IN the eyes of some Americans, George Bush's promise of a ``kinder, gentler nation'' can be fulfilled, in part, by the reintroduction of government controls on a number of areas that affect public health and safety. For them, the bloom is off the rose of deregulation. President Reagan came into office eight years ago pledging to ``get government off the backs of the American people.'' He slashed government red tape that in his view entangled the productive energies of American enterprise. Along with supply-side tax cuts, deregulation was part of a strategy to stimulate growth by lowering production costs.
Now, some critics contend that the process has gone too far. They point to crowded skies and rising fares in the airline industry, the threatened collapse of the savings and loan industry, merger mania in the corporate world, acid rain and coastal pollution, and reports of safety lapses in the workplace as evidence that government must reassert itself as a protector of the public interest. It is unrealistic, these critics say, to expect the free market to be both the power train and the brakes in the US economy.
Before the drumbeat for ``reregulation'' grows too loud, it may be well to recall some basic considerations.
First, deregulation wasn't invented by Ronald Reagan and a cabal of pro-business economists. Deregulation of the airline and trucking industries began under President Carter. For a decade there has been a degree of bipartisan recognition that government can, indeed, dampen initiative and misallocate resources.
Next, government controls, like politics, make for strange bedfellows. In the airline, trucking, and other industries, some of the fiercest opponents of deregulation were industry executives themselves, many of whom were queasy over the prospect of vigorous competition. A regulatory environment, every bit as much as laissez faire, can foster monopoly, price fixing, and sweetheart deals.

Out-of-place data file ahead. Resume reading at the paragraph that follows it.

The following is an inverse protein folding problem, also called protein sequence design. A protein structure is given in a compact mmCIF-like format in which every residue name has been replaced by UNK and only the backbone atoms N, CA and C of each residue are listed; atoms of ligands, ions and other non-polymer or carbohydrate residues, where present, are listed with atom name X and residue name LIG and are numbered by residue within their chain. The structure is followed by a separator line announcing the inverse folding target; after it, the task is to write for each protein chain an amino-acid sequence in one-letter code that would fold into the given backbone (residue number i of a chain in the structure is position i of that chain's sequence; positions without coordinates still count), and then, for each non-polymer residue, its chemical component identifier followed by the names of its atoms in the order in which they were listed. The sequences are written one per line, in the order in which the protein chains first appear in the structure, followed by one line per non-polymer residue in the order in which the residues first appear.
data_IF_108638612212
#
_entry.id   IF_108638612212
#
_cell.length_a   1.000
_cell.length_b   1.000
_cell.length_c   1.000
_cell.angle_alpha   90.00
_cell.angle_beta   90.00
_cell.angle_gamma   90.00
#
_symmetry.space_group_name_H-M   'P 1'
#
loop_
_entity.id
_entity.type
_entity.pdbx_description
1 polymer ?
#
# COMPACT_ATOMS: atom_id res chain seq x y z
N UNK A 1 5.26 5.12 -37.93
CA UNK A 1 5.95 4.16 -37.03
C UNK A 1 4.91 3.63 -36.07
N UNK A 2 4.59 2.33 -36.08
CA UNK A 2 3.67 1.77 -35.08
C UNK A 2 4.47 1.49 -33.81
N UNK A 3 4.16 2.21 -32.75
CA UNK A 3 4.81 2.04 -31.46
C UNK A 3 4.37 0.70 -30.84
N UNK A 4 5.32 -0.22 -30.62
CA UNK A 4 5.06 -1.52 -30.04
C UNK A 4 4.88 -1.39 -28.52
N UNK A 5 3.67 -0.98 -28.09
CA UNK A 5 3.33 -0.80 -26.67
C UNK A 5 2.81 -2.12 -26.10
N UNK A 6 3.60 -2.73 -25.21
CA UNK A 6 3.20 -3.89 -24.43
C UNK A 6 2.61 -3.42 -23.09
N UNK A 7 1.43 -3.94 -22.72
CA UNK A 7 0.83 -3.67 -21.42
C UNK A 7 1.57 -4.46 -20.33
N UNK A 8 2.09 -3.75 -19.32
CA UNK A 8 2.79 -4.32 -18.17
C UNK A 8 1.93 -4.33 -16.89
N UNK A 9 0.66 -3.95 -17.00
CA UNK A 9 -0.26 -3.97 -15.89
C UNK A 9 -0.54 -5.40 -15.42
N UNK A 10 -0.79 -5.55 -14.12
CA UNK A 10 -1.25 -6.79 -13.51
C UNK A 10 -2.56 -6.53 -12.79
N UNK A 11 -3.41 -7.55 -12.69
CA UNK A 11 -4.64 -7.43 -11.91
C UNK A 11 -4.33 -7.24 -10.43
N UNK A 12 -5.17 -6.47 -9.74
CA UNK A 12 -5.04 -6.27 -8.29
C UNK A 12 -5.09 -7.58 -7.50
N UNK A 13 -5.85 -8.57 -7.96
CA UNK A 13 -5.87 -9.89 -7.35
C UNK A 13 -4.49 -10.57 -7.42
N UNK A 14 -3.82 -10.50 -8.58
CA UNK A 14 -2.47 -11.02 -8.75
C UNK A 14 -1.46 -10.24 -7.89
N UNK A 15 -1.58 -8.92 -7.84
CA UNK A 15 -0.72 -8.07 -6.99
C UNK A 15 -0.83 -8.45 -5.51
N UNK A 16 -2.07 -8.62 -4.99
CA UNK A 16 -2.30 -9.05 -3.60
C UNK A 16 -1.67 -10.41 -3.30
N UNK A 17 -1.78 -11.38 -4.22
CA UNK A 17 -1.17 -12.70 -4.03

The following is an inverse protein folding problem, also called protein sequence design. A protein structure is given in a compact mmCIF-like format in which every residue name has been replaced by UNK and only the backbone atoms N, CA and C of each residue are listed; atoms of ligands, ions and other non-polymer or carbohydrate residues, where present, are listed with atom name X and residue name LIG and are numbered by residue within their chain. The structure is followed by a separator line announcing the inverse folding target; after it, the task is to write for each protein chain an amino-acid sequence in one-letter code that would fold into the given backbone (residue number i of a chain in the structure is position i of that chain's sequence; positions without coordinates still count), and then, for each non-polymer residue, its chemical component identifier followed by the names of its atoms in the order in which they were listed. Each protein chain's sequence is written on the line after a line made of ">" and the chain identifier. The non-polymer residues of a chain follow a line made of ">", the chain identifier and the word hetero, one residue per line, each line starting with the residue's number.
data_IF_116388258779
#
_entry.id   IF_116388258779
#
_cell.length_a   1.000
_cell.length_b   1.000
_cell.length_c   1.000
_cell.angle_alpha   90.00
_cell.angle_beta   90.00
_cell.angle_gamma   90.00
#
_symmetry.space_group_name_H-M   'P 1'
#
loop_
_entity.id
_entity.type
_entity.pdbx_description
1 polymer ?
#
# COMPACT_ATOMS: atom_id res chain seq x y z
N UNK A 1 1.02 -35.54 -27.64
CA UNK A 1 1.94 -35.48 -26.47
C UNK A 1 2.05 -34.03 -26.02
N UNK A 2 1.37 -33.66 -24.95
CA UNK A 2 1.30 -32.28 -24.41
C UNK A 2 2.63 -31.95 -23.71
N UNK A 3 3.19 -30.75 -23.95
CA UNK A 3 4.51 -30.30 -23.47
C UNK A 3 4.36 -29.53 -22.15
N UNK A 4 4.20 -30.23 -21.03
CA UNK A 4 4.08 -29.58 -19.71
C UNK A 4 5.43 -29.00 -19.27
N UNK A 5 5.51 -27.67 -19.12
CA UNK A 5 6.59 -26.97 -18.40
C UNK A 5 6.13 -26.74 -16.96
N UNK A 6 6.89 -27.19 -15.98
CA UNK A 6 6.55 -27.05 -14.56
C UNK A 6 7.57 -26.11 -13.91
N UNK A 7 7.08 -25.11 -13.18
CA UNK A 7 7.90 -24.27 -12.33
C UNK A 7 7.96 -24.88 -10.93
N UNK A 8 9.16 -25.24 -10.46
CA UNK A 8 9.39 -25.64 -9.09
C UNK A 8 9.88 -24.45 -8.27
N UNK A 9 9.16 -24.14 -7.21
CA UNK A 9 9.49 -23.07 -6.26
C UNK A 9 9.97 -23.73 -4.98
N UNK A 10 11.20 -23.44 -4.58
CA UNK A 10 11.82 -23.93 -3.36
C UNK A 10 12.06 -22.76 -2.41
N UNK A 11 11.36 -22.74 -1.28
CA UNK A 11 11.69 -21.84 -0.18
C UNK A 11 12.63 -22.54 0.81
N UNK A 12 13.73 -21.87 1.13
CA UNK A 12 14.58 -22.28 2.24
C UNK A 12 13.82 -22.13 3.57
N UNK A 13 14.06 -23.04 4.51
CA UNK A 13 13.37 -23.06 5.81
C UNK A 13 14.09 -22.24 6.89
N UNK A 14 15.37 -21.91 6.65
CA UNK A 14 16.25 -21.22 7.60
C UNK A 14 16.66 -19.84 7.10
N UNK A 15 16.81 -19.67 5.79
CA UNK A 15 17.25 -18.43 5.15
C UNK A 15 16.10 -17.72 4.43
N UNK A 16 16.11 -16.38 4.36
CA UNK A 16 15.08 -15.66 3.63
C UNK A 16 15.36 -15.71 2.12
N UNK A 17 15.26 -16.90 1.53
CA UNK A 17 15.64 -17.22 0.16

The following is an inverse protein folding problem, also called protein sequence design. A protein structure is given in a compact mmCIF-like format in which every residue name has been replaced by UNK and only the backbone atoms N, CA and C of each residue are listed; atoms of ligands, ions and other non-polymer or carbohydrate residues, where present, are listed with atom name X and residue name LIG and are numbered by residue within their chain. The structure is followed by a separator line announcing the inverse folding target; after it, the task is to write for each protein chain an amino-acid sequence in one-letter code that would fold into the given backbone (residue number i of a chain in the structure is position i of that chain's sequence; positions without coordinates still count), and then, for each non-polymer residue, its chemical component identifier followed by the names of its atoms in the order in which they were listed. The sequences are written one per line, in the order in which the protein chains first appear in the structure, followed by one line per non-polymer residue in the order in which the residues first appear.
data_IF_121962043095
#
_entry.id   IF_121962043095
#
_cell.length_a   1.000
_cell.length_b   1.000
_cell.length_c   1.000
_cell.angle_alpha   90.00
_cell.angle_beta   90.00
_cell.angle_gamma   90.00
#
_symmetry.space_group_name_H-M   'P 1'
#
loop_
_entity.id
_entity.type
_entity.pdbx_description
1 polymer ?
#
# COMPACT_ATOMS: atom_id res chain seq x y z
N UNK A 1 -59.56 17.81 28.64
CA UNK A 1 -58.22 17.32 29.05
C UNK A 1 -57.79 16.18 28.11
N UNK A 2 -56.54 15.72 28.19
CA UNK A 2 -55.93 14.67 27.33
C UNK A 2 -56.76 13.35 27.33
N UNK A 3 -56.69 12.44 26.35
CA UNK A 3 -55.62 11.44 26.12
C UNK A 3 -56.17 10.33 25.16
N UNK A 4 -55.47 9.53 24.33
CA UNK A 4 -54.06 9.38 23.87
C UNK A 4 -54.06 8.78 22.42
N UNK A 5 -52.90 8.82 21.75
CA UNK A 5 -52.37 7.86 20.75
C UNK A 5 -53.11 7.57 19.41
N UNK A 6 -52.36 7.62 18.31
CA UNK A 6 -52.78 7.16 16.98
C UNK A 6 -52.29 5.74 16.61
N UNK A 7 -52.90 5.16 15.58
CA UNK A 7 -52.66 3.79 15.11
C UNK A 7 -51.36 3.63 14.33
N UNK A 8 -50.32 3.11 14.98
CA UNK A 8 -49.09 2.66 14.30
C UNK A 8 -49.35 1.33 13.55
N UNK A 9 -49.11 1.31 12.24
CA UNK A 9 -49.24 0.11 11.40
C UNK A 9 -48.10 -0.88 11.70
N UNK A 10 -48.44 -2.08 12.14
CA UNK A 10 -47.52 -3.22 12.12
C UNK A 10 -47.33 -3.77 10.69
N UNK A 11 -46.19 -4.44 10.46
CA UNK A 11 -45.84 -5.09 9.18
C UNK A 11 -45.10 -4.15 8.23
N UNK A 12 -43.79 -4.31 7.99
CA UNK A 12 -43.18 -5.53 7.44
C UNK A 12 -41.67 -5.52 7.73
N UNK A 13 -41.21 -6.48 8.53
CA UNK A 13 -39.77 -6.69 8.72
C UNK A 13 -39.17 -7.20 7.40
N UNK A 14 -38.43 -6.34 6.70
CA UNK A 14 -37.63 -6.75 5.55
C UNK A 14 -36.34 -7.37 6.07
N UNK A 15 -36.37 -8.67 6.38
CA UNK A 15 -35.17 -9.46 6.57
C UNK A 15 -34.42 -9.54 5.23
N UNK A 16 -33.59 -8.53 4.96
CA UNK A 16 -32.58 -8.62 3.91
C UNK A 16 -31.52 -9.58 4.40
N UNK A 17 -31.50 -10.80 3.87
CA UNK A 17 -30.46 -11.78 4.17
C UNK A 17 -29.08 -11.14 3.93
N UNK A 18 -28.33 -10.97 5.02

Finally, American consumers unquestionably have benefited from deregulation in lower prices and a wider array of services, and American workers have benefited to the extent that deregulation has contributed to sustained growth.
There may well be a need for stricter government oversight in certain economic spheres. For instance, airlines must not, under competitive pressures, take shortcuts on aircraft maintenance or crew readiness. And there is manifold evidence that government must give a higher priority to protecting the environment.
But the imposition or enforcement of government regulations should, in general, be done with a light and deft touch, in observance of a few guidelines:
The government's role in the marketplace should be limited to safeguarding against genuine threats to public health and safety, and should not be aimed at the achievement of a vague economic, still less political, agenda.
Regulatory decisions should be made on a case-by-case basis, not in response to a general preference for public over private decisionmaking, or vice versa.
There should be, in each instance, a compelling case for government action and clear proof that a regulation is the best means to achieve the desired goal.
Regulators should be mindful of the ``law of unintended consequences,'' recognizing that all regulation imposes economic costs that ultimately are passed along, often to consumers.
Above all, members of Congress and regulatory officials should bear in mind that, throughout the world, there is an inverse correlation between economic growth and heavy-handed government intervention in the marketplace.